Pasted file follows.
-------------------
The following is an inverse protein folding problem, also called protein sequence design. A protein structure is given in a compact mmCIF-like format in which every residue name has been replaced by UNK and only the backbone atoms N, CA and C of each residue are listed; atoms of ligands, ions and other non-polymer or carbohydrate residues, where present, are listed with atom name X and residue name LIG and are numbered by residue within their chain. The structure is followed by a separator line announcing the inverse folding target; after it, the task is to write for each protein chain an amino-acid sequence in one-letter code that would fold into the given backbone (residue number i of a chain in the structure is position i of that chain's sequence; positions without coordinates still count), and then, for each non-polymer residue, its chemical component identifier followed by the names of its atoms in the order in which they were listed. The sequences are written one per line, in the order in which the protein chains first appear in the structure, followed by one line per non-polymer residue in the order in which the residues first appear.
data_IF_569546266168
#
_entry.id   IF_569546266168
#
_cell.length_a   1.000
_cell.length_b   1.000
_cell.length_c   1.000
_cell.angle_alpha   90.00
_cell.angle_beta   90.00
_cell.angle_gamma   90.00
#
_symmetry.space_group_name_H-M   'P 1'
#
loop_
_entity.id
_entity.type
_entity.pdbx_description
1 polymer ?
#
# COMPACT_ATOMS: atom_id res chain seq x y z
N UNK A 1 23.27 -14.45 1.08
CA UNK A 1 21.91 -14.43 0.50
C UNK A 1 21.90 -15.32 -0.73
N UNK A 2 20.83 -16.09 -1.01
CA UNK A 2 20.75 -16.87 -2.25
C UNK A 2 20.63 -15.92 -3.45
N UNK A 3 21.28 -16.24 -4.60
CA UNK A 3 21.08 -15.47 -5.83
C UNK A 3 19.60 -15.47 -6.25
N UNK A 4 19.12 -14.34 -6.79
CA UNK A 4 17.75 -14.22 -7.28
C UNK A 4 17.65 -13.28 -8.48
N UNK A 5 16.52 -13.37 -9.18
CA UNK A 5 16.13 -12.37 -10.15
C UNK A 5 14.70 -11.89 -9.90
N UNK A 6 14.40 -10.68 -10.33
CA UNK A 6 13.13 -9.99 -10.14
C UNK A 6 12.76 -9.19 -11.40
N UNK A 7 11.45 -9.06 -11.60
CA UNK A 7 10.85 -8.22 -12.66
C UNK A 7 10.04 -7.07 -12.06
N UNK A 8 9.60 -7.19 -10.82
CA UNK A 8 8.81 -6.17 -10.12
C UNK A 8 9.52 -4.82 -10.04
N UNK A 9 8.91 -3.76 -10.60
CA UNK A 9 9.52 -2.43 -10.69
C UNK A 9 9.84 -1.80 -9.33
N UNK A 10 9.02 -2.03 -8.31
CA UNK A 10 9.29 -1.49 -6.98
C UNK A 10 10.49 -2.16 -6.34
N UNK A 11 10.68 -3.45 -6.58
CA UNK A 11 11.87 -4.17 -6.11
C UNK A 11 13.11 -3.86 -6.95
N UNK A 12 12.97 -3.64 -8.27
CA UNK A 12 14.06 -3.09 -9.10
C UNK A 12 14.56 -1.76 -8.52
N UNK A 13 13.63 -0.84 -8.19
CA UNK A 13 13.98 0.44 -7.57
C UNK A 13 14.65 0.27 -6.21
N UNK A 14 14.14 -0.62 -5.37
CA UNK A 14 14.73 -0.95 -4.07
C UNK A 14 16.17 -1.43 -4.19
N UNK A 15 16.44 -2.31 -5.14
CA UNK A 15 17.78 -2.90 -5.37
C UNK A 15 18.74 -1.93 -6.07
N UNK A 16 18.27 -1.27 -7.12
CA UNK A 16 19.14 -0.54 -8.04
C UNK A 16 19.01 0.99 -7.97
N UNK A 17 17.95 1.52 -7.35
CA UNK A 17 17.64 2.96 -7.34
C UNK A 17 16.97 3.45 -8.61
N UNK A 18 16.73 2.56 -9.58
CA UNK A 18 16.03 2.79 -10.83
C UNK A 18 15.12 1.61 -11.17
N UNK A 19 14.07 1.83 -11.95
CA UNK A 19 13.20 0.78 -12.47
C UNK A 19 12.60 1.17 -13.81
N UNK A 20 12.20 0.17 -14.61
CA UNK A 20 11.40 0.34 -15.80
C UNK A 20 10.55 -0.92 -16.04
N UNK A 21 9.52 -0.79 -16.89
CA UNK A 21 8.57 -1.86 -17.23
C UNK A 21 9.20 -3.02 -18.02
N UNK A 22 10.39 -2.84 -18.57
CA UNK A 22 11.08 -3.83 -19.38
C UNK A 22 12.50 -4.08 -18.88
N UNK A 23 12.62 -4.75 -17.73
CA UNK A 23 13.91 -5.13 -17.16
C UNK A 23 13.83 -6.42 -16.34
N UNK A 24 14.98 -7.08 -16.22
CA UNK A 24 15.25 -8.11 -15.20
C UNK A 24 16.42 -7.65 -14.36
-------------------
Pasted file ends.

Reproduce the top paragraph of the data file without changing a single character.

The following is an inverse protein folding problem, also called protein sequence design. A protein structure is given in a compact mmCIF-like format in which every residue name has been replaced by UNK and only the backbone atoms N, CA and C of each residue are listed; atoms of ligands, ions and other non-polymer or carbohydrate residues, where present, are listed with atom name X and residue name LIG and are numbered by residue within their chain. The structure is followed by a separator line announcing the inverse folding target; after it, the task is to write for each protein chain an amino-acid sequence in one-letter code that would fold into the given backbone (residue number i of a chain in the structure is position i of that chain's sequence; positions without coordinates still count), and then, for each non-polymer residue, its chemical component identifier followed by the names of its atoms in the order in which they were listed. The sequences are written one per line, in the order in which the protein chains first appear in the structure, followed by one line per non-polymer residue in the order in which the residues first appear.